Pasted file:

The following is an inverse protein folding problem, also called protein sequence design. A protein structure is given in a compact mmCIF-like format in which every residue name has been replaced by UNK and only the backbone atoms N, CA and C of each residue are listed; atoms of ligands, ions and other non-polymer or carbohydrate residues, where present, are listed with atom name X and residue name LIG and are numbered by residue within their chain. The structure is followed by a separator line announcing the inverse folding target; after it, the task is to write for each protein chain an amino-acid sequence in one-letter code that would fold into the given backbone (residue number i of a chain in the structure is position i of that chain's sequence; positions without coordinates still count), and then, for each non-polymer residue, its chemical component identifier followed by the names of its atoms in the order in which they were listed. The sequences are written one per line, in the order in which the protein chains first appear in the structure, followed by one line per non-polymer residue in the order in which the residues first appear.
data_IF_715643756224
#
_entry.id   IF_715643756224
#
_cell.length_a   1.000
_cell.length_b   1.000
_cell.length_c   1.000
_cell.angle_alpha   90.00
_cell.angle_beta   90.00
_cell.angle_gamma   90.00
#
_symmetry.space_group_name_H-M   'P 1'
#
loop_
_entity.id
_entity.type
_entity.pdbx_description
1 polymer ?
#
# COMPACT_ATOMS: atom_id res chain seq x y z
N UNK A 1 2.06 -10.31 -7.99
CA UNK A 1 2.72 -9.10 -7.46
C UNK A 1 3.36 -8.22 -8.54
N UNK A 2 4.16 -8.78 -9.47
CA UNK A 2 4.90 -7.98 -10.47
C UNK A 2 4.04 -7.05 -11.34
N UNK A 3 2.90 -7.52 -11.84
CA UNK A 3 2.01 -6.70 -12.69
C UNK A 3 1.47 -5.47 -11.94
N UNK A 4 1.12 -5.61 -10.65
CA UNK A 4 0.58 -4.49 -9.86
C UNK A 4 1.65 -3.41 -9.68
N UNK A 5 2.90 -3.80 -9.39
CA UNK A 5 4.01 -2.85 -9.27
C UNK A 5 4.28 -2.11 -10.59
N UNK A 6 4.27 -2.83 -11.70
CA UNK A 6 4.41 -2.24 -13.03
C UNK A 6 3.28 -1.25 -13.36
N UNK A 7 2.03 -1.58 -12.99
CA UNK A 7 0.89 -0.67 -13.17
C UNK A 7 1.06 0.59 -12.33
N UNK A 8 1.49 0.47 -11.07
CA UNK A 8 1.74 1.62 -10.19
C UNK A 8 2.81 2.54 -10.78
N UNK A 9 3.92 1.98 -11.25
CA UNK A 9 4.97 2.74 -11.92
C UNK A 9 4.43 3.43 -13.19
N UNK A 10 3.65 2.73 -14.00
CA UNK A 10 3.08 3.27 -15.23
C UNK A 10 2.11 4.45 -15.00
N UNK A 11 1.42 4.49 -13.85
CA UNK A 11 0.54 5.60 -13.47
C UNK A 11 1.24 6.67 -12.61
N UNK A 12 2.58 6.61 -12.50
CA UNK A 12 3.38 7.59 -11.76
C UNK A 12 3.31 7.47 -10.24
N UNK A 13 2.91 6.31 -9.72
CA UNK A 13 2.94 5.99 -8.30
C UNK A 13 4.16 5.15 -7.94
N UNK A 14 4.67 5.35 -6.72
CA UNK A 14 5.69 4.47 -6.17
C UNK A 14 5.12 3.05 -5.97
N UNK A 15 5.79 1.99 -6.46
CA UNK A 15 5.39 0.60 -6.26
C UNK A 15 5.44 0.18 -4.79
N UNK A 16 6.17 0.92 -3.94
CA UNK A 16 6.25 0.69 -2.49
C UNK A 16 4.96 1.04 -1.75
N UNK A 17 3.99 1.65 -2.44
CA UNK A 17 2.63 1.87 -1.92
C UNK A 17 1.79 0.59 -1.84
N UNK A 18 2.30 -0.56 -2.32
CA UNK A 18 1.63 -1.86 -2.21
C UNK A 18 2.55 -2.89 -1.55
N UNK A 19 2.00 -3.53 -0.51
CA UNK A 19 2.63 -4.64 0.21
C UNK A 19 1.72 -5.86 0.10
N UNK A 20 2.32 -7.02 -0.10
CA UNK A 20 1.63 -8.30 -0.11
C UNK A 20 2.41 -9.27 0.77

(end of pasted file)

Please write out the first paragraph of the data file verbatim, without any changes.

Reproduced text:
The following is an inverse protein folding problem, also called protein sequence design. A protein structure is given in a compact mmCIF-like format in which every residue name has been replaced by UNK and only the backbone atoms N, CA and C of each residue are listed; atoms of ligands, ions and other non-polymer or carbohydrate residues, where present, are listed with atom name X and residue name LIG and are numbered by residue within their chain. The structure is followed by a separator line announcing the inverse folding target; after it, the task is to write for each protein chain an amino-acid sequence in one-letter code that would fold into the given backbone (residue number i of a chain in the structure is position i of that chain's sequence; positions without coordinates still count), and then, for each non-polymer residue, its chemical component identifier followed by the names of its atoms in the order in which they were listed. The sequences are written one per line, in the order in which the protein chains first appear in the structure, followed by one line per non-polymer residue in the order in which the residues first appear.